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Thread: Furnace quotes-BTU question

  1. #1

    Default Furnace quotes-BTU question

    I've received three quotes for a new furnace and heat pump system. My house (2100sq. ft.) has plenty of insulation for the region, new windows, new doors. two of the quotes include a 100,000 BTU (80%) furnace, and the third includes an 80,000 (80%) BTU furnace. The third is also the only one who ran any heat load calculations on the house. I grew up in a home without gas heat, so my knowledge of BTUs is lacking. Are 20,000 BTUs enough that I'm losing the efficiency of the furnace by having to large of a furnace for the house? To ask in another way, am I losing money if I choose a 100,000 btu furnace if an 80,000 btu furnace is enough? (other than the 100,000 furnace cost a little more upfront?)

    Question #2: I think the load calc. stated my house needs 62,000 BTUs of heat, an (80%) 80,000 BTU furnace is going to provide 64,000. Is a 2,000 BTU cushion enough that I'm not going to have a cool home in a few years when the furnace begins to lose it's efficiency?

    Thanks for the help.

  2. #2
    DIY Senior Member TedL's Avatar
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    In general, longer run times are more efficient.

    What's your location and the design temp?
    What do you have now? BTU input, estimated efficiency and/or age?

  3. #3
    Retired Defense Industry Engineer jadnashua's Avatar
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    First, there are furnaces readily available that are in the mid-90% efficiency, and with today's energy costs, might be a better choice. Some of them are dual stage, so they can run at lower outputs when the full output is not needed.

    What was the design temp for the heat-load? Around here, it is in the order of -10 degrees F. Basically, the heat load indicates how much heat is lost at those worst-case temperatures. If the furnace is sized for that and the outside is at that temperature - the furnace will run continuously and be able to maintain the design temperature. If it is colder than that, it will not be able to maintain that temperature. If it was say -15, the house would stabilize a little cooler than the design temperature. On a warmer day, it will only have to run intermittently. The best comfort happens when the thing runs continuously and it also makes the humidifier and filtration system work better too.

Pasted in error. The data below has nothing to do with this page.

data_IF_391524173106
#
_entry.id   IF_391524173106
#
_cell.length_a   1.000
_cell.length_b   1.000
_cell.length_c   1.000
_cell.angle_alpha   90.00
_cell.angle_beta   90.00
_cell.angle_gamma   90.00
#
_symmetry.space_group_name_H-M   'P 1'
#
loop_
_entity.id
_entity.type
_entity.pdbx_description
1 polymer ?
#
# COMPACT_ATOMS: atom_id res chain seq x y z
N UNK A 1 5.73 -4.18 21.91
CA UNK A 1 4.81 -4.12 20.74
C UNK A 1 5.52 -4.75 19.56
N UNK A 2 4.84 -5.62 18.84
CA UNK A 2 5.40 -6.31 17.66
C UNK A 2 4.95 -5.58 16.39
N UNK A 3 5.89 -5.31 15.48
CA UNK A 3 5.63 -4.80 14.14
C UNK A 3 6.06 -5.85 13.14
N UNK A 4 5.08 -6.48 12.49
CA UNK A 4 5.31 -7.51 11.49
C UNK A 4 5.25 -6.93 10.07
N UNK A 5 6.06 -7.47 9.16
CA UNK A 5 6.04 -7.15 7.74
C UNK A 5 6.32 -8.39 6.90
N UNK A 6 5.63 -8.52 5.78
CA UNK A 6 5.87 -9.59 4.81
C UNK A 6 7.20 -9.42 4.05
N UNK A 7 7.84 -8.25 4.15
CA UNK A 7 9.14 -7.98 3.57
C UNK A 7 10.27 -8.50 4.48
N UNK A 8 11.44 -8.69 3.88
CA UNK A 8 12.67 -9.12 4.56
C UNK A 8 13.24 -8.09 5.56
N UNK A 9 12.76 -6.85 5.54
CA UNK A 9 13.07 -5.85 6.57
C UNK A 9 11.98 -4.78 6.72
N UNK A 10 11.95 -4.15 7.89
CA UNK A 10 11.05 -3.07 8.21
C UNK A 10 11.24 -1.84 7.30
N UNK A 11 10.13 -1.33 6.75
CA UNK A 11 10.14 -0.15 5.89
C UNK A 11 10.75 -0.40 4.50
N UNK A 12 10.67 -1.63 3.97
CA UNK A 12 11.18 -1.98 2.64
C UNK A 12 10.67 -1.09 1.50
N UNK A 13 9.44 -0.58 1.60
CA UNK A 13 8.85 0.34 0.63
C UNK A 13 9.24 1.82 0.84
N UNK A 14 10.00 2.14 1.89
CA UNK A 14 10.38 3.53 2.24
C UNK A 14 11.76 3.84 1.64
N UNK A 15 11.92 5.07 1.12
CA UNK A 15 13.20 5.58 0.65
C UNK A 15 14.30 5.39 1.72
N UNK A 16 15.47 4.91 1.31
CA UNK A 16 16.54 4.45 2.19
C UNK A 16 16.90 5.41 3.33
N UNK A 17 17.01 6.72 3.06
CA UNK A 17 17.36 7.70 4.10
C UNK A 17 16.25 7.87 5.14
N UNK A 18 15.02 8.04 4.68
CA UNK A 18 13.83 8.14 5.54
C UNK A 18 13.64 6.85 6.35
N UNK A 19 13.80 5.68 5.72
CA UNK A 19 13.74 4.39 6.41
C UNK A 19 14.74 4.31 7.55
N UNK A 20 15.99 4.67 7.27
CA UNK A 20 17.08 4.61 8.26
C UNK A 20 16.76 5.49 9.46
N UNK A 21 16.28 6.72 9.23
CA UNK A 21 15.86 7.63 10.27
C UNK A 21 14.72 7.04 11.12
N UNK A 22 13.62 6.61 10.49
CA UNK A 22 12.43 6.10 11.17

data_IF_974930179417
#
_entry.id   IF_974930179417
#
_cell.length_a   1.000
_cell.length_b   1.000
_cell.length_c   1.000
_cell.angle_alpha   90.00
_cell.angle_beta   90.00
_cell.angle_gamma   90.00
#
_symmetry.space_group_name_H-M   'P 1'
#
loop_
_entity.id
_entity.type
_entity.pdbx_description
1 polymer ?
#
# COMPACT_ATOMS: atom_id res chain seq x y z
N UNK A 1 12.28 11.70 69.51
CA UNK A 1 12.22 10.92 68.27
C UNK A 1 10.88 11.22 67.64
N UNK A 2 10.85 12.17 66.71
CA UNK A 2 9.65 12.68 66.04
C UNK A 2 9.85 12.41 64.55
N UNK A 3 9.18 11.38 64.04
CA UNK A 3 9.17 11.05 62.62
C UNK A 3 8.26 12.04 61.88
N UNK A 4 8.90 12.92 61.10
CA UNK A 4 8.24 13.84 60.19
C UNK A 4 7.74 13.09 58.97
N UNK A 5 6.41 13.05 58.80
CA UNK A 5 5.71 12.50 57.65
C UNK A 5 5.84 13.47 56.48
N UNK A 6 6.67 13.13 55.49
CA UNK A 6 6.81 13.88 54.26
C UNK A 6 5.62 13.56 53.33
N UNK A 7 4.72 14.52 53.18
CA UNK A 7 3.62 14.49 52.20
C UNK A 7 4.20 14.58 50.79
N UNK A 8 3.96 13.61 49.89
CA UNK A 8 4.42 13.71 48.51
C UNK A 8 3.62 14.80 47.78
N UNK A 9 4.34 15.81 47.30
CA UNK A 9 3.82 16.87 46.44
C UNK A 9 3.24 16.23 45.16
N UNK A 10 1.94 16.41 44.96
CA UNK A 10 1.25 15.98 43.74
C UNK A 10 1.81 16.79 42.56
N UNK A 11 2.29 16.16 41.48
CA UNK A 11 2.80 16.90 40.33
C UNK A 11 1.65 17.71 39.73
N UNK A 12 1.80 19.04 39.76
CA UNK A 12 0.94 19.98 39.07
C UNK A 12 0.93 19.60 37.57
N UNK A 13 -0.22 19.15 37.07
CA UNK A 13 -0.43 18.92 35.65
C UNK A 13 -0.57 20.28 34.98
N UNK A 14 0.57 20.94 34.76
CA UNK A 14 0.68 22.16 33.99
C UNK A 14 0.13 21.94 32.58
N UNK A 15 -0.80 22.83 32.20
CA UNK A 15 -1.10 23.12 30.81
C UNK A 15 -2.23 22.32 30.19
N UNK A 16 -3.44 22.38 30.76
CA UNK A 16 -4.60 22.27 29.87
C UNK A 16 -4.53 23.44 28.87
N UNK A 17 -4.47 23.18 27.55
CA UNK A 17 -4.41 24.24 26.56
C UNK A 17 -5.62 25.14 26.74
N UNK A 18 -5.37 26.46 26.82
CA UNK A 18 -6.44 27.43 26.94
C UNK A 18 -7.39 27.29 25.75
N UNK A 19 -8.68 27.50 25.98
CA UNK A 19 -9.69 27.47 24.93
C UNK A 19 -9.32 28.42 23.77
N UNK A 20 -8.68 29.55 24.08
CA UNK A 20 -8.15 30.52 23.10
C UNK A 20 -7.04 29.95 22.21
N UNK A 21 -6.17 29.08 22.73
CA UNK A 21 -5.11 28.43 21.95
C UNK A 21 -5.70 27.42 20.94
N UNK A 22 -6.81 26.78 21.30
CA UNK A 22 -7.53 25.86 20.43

One factor is if you use a setback thermostat. If you let the house cool off on a -10 degree night, and it doesn't have some reserve, it will raise the temperature very slowly. Conversely, if the thing is oversized, it will only run for a short time, which isn't as efficient.

    Another thing to consider is a variable speed fan. This can make the most use of the heat you pay for. When first starting up, the vents are cold and the heat exchanger isn't hot yet - turning on the fan full force means blowing cold air out. Starting the fan off slowly means you not only don't do that enough to notice, but it is less noticable when it happens, too. It also slowly scales down when the heat goes off, extracting all of the heat you paid for rather than flowing out the flue.

    Last, if the furnace is serviced on a regular schedule (cleaning, checking the air/fuel mix/CO, etc.), it should not lose efficiency.
    Jim DeBruycker
    Important note - I'm not a pro
    Retired Defense Industry Engineer; Schluter 2.5-day Workshop Completed 2013, 2014

  4. #4

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    Not sure what the design temp was, but I feel confident that the guy knew what he was doing. I'm in Central Indiana, so I doubt it was to low. We have pretty moderate winters. Rarely dipping below zero. All three quotes were for variable speed blowers. It sounds like from you guys that, assuming he ran the calculations right, an 80,000 BTU furnace should be able to keep up 0.K.

    I guess I'm just unsure of whether the difference in BTUs is going to make so much of a difference that it should be a major issue other than up front cost?... if that makes sense. Would 20,000 BTUs to much cause a furnace to shutdown prematurely enough to see a significantly higher gas bill from a properly sized furnace?

    Indiana energy cost are pretty inexpensive... not sure why but electricity is dirt cheap. Probably the easy access to coal from southern Indiana and Kentucky... anyway, with our moderate winters the heat pump will do most of the heating, until the temp lowers enough to kick on the gas furnace. The price difference between 90% and 80% would just take to long to make up for what the more efficient run time savings would add up to.

    Thanks for the responses.

  5. #5

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    currently have about a 15-20 year old single stage gas furnace... about 65% efficient. I could burn money in my fireplace and save on the gas bill at this point... so anything will be an improvement, I'm just trying to keep from overpaying for to large of a furnace, or finding myself chilly because the 80,000 isn't keeping up.

    Thanks again for the replies... you've both given me some things to think about.

  6. #6
    Retired Defense Industry Engineer jadnashua's Avatar
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    Oversizing a furnace is not a great thing to do, nor is oversizing an a/c unit. They work best when running full-time. A 200K unit would be turning on and off way too much, and never reach its optimum when the system only needed 60K or so. WHile the 80K unit would be running 3/4 of the time at the design temp, a 200K unit would only be running around 3/10 of the time. As said, for both heat and a/c, you will be more comfortable running the appliance at as near 100% as you can. Also, the on/off cycles tend to shorten the life of the unit - and, it may not get hot enough to get rid of all condensation, which can mess things up quickly.